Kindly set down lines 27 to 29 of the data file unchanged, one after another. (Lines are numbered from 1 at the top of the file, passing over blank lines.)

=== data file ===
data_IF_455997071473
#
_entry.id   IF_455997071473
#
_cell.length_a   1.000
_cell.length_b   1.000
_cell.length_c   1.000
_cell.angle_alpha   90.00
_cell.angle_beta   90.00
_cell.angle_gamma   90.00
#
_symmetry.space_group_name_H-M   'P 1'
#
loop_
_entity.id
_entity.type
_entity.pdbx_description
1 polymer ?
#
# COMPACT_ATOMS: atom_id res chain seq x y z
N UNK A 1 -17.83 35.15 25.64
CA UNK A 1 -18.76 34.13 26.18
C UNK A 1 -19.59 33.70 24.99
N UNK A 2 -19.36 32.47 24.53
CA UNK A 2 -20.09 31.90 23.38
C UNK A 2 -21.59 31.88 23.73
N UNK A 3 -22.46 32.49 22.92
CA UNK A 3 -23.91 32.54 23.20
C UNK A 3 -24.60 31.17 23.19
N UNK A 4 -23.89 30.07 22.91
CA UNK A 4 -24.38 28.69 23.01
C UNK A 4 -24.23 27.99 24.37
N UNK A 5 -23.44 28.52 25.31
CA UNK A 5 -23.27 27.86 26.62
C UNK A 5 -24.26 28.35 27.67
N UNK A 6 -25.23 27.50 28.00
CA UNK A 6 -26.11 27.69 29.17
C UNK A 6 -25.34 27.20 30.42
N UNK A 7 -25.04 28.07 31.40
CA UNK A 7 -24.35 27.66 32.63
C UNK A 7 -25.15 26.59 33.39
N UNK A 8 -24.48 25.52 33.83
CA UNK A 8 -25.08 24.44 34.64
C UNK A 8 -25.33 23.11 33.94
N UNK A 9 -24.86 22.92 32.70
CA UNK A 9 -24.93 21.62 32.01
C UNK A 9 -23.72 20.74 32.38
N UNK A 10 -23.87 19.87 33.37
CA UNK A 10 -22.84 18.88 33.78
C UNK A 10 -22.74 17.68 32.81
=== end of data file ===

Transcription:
N UNK A 3 -22.46 32.49 22.92
CA UNK A 3 -23.91 32.54 23.20
C UNK A 3 -24.60 31.17 23.19